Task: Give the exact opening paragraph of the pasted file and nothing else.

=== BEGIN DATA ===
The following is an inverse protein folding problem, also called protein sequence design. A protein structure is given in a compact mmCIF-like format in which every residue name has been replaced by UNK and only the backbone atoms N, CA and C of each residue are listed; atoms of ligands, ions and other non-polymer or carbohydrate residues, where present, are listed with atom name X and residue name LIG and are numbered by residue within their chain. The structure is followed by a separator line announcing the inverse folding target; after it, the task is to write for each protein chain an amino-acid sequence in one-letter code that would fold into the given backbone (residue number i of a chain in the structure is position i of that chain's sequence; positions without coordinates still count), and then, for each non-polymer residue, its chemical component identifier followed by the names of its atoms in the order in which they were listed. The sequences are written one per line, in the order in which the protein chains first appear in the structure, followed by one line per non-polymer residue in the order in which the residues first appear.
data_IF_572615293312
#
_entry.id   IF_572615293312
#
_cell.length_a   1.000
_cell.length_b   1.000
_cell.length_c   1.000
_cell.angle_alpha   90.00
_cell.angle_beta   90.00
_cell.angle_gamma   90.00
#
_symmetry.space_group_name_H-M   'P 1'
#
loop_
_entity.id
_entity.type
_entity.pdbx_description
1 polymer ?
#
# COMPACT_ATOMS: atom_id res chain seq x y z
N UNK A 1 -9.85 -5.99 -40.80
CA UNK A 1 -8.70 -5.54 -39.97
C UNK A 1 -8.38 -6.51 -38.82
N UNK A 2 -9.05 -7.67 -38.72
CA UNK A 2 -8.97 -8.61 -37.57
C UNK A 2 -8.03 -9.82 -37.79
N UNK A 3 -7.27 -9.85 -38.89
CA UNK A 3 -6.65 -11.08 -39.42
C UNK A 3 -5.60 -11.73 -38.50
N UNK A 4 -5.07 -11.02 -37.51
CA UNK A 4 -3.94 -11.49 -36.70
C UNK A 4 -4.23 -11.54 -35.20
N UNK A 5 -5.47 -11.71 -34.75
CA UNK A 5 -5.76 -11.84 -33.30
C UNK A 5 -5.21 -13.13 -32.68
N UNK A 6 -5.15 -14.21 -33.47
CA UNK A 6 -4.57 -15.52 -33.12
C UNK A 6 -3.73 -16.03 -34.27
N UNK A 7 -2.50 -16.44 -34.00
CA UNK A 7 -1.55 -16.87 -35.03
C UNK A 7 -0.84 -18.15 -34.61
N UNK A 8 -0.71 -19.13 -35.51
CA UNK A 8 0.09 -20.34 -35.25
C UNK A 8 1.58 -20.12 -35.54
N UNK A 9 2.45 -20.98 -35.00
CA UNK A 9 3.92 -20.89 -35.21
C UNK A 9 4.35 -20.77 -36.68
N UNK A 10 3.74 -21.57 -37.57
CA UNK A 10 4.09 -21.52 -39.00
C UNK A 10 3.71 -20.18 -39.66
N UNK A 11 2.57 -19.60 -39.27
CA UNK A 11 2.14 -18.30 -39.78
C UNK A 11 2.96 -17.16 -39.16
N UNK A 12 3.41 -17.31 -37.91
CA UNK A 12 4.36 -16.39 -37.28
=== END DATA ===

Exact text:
The following is an inverse protein folding problem, also called protein sequence design. A protein structure is given in a compact mmCIF-like format in which every residue name has been replaced by UNK and only the backbone atoms N, CA and C of each residue are listed; atoms of ligands, ions and other non-polymer or carbohydrate residues, where present, are listed with atom name X and residue name LIG and are numbered by residue within their chain. The structure is followed by a separator line announcing the inverse folding target; after it, the task is to write for each protein chain an amino-acid sequence in one-letter code that would fold into the given backbone (residue number i of a chain in the structure is position i of that chain's sequence; positions without coordinates still count), and then, for each non-polymer residue, its chemical component identifier followed by the names of its atoms in the order in which they were listed. The sequences are written one per line, in the order in which the protein chains first appear in the structure, followed by one line per non-polymer residue in the order in which the residues first appear.